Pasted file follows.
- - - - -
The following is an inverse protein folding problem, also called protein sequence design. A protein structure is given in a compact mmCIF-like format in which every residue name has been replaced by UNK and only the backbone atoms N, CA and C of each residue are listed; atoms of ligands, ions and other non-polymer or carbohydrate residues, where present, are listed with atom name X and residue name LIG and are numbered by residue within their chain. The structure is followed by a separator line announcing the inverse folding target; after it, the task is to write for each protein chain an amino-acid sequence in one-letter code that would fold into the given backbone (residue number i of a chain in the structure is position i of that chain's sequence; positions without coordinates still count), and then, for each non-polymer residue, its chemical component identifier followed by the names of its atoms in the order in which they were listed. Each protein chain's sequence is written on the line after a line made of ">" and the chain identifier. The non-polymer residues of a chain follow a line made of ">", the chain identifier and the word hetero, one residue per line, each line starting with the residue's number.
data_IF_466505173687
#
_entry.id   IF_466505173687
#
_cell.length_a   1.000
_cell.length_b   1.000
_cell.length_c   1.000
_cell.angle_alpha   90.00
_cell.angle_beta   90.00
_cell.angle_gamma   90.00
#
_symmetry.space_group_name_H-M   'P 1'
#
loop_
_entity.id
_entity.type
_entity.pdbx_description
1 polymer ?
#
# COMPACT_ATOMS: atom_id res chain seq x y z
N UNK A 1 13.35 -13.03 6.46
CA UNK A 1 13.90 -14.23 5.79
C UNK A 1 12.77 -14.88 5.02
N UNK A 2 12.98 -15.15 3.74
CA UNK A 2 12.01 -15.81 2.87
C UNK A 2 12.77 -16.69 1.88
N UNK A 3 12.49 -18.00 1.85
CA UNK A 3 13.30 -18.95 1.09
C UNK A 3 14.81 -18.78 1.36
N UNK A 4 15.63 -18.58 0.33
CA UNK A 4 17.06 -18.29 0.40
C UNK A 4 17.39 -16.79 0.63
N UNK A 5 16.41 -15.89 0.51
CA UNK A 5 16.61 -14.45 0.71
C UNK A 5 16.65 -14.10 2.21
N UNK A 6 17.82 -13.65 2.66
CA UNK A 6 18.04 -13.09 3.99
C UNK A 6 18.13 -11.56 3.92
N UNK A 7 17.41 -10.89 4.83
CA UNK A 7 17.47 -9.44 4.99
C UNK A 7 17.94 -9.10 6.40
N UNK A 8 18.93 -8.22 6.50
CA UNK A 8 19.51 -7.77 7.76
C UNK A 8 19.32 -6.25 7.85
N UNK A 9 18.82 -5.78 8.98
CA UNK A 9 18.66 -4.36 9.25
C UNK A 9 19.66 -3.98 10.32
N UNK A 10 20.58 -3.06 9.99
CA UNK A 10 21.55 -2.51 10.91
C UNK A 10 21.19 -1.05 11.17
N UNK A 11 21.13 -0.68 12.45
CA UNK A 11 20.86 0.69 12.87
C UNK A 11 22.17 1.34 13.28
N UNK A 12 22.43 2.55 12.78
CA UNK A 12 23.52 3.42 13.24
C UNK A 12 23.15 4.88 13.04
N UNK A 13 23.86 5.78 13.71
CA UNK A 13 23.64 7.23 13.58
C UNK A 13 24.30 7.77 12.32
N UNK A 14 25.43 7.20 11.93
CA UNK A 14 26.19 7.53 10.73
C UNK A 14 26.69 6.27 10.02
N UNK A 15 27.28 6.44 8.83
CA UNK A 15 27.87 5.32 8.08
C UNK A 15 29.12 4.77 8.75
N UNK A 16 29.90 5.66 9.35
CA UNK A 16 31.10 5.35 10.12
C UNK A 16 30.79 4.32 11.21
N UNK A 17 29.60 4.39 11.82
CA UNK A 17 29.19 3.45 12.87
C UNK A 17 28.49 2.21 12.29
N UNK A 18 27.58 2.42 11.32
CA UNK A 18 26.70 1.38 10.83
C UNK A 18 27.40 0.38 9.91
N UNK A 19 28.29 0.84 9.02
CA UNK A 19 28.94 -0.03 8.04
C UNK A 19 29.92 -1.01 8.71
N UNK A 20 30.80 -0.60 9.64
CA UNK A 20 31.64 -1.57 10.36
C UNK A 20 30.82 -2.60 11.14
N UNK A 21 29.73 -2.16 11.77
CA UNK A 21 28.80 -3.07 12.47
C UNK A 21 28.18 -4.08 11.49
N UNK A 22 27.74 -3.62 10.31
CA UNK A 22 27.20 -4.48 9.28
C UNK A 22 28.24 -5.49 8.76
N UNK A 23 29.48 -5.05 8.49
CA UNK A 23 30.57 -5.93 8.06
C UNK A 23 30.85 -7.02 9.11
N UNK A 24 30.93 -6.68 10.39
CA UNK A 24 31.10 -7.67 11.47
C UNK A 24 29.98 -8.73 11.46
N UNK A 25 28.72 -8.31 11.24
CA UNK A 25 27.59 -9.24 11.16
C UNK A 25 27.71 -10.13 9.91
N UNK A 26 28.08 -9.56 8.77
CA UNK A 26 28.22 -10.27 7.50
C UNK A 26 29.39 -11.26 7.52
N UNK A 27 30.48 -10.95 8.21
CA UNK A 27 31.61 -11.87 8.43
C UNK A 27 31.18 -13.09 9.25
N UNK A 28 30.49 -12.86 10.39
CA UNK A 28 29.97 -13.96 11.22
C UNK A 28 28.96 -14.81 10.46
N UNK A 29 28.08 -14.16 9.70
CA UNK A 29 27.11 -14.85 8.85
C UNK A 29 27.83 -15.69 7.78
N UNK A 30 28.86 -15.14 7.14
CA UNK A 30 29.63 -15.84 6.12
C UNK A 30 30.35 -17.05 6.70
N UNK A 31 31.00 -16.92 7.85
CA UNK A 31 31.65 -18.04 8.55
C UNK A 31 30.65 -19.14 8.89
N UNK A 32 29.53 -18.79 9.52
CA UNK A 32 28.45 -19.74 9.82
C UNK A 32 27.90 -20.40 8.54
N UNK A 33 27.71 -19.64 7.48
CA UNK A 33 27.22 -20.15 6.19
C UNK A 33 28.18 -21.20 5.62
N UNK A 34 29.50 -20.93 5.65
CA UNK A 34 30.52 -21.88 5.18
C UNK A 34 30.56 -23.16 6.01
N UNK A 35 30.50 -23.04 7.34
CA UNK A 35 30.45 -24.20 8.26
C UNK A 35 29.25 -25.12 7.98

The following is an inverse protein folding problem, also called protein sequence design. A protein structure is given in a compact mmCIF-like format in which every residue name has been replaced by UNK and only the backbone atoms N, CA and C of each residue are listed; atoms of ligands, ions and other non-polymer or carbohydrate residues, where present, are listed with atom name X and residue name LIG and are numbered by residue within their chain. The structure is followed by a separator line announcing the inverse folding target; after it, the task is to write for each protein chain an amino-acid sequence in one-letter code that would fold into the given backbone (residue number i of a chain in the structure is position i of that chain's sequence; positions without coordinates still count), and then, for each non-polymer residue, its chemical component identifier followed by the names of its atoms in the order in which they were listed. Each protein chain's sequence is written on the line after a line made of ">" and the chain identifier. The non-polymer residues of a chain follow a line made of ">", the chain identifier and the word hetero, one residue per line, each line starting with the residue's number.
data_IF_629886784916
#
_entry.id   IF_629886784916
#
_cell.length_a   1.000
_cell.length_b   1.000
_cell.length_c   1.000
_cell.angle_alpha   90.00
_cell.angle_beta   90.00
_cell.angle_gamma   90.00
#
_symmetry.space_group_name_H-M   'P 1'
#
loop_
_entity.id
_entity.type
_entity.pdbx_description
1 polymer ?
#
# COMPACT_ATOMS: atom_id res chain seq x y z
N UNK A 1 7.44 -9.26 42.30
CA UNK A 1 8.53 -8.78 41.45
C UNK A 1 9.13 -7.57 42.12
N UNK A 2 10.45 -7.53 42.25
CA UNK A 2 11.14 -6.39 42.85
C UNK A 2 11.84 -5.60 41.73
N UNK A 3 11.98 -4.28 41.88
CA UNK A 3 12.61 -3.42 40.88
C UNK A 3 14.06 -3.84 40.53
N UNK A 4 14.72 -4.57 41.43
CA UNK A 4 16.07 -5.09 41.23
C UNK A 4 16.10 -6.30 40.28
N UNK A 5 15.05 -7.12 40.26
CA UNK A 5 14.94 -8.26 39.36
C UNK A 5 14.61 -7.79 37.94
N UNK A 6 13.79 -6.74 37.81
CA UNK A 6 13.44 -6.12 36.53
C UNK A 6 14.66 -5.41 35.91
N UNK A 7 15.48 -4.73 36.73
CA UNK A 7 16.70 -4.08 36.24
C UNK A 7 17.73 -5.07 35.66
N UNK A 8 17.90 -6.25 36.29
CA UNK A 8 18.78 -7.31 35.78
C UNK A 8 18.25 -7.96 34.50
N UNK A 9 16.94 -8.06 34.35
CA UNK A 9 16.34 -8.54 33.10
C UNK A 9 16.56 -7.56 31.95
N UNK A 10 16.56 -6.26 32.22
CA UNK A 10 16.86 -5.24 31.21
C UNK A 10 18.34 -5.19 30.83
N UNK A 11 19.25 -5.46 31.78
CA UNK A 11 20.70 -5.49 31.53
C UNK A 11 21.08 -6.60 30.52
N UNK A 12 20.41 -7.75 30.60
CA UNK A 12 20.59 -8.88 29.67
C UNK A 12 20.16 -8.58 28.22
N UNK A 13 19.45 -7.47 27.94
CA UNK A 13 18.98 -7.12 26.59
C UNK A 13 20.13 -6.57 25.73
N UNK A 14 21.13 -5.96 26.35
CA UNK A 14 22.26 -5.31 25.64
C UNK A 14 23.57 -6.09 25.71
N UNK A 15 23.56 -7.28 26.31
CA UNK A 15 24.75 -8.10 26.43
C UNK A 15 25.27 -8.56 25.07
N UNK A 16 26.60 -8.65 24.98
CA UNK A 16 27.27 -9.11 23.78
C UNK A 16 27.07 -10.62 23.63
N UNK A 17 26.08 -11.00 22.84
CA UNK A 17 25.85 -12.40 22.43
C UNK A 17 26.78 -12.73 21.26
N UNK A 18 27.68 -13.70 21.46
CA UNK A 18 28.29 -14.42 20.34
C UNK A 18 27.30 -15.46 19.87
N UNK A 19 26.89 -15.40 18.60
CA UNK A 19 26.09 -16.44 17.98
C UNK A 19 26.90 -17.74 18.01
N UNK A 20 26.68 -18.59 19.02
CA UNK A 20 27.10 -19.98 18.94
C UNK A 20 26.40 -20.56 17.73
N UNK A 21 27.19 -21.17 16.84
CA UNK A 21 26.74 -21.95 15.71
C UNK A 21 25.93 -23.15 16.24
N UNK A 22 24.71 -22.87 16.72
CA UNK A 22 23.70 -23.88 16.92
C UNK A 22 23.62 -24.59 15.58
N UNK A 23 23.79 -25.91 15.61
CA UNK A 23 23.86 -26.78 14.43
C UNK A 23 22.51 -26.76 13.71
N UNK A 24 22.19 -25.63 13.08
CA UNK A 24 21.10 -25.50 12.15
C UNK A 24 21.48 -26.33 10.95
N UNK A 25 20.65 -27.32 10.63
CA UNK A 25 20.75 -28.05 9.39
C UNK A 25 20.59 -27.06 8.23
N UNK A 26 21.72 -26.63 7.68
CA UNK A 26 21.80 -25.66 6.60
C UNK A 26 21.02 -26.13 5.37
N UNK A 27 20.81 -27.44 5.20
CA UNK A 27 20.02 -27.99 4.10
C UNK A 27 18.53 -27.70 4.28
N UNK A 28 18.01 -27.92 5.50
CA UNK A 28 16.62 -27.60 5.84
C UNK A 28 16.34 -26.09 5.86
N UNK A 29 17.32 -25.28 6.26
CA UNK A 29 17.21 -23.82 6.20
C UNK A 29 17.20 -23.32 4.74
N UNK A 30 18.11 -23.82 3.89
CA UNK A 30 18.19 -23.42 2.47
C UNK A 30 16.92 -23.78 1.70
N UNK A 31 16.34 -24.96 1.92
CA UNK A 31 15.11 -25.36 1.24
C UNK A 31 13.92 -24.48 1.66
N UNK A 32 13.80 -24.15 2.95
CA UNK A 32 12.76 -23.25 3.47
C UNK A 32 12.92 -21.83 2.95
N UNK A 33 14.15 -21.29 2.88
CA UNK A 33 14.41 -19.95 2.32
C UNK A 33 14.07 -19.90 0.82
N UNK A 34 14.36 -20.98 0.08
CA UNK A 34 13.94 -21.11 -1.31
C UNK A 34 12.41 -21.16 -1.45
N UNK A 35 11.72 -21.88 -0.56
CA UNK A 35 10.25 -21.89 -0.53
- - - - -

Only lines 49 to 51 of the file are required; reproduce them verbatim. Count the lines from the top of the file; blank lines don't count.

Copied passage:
N UNK A 10 20.58 -3.06 9.99
CA UNK A 10 21.55 -2.51 10.91
C UNK A 10 21.19 -1.05 11.17